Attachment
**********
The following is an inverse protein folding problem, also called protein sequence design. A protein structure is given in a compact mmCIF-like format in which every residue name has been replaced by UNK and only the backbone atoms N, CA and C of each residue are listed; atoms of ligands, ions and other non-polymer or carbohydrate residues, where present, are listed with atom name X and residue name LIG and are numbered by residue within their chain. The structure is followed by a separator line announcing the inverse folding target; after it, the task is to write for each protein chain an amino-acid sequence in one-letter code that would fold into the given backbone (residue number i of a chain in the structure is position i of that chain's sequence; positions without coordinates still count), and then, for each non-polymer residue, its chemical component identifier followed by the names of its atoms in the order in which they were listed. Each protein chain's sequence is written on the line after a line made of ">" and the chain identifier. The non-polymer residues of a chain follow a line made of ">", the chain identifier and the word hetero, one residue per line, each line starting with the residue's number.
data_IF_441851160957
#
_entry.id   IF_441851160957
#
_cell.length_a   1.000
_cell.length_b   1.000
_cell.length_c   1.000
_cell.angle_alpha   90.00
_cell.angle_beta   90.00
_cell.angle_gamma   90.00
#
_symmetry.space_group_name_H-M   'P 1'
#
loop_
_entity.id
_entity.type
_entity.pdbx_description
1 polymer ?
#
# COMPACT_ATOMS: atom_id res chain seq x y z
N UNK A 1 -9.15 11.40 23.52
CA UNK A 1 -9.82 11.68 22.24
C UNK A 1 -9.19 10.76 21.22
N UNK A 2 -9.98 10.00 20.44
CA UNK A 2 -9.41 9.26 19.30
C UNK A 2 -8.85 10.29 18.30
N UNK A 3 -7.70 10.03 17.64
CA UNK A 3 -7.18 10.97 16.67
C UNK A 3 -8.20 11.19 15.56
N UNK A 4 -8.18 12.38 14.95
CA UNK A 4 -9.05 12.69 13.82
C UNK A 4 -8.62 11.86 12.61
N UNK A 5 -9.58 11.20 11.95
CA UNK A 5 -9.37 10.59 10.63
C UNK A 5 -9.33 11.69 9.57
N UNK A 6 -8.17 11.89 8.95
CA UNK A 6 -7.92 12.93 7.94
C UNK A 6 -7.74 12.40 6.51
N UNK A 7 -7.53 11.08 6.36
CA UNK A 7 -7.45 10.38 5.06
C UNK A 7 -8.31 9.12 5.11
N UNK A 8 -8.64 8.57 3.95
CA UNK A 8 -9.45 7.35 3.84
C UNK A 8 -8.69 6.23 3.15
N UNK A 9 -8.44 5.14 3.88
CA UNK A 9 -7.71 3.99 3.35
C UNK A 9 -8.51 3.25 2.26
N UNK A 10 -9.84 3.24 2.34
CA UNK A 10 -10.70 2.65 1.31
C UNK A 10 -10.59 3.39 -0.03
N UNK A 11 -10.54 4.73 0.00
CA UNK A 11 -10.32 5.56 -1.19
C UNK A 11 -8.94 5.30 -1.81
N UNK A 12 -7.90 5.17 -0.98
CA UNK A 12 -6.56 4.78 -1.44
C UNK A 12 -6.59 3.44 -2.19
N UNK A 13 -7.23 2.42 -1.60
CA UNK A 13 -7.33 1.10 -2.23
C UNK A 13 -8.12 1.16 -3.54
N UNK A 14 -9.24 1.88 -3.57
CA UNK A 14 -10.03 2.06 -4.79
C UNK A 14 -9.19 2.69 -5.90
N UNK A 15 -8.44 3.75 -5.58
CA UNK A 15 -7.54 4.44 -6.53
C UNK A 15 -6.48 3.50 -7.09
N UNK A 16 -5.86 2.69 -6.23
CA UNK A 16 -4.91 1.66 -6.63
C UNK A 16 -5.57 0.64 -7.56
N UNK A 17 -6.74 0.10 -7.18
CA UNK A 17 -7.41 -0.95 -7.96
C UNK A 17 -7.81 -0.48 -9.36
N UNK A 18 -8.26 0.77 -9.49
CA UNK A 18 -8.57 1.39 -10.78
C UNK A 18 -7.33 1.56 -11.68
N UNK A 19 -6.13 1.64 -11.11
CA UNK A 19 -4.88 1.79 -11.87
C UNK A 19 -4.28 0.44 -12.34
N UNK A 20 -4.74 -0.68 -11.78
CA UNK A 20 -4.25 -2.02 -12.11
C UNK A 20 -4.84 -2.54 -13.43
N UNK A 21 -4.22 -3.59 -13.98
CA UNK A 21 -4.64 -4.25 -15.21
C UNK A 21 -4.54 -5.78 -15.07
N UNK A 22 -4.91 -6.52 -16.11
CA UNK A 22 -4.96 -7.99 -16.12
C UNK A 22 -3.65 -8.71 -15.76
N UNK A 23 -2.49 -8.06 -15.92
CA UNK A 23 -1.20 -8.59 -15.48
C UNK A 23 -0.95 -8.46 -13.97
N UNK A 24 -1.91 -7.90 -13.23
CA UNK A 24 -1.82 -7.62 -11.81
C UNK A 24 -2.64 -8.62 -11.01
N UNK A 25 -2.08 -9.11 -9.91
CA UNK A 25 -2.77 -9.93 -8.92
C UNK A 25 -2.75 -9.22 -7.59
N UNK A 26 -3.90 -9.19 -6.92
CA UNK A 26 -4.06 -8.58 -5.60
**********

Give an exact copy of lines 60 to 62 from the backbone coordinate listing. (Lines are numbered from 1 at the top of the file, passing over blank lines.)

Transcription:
C UNK A 13 -8.12 1.16 -3.54
N UNK A 14 -9.24 1.88 -3.57
CA UNK A 14 -10.03 2.06 -4.79